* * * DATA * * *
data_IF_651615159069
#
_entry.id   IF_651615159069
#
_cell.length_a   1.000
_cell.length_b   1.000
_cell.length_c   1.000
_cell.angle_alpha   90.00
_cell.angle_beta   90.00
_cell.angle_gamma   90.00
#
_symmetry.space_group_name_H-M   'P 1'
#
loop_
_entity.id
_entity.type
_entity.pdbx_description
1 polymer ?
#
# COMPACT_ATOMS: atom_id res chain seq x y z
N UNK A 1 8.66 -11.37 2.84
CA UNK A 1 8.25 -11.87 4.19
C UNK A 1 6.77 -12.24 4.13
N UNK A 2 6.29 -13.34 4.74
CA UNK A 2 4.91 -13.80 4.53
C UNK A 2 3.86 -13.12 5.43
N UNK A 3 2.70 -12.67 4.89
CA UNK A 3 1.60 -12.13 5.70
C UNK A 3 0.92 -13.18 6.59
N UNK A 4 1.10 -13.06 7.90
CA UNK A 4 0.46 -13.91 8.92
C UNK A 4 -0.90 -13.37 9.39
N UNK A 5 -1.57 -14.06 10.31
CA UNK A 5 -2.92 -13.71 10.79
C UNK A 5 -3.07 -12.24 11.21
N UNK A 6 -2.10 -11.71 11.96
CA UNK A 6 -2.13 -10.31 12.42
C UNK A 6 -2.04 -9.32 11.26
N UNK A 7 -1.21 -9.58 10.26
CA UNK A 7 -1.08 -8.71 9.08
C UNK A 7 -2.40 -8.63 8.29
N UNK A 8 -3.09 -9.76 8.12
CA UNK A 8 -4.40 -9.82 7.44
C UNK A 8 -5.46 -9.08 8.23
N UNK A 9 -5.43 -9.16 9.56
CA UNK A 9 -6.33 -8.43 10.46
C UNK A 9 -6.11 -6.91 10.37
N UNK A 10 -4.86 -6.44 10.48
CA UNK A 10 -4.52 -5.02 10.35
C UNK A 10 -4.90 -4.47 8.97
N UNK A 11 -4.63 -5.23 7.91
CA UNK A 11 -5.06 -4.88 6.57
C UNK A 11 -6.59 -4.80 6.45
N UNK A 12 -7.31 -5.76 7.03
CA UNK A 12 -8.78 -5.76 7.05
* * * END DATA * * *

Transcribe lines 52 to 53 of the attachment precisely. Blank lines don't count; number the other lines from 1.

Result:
CA UNK A 11 -5.06 -4.88 6.57
C UNK A 11 -6.59 -4.80 6.45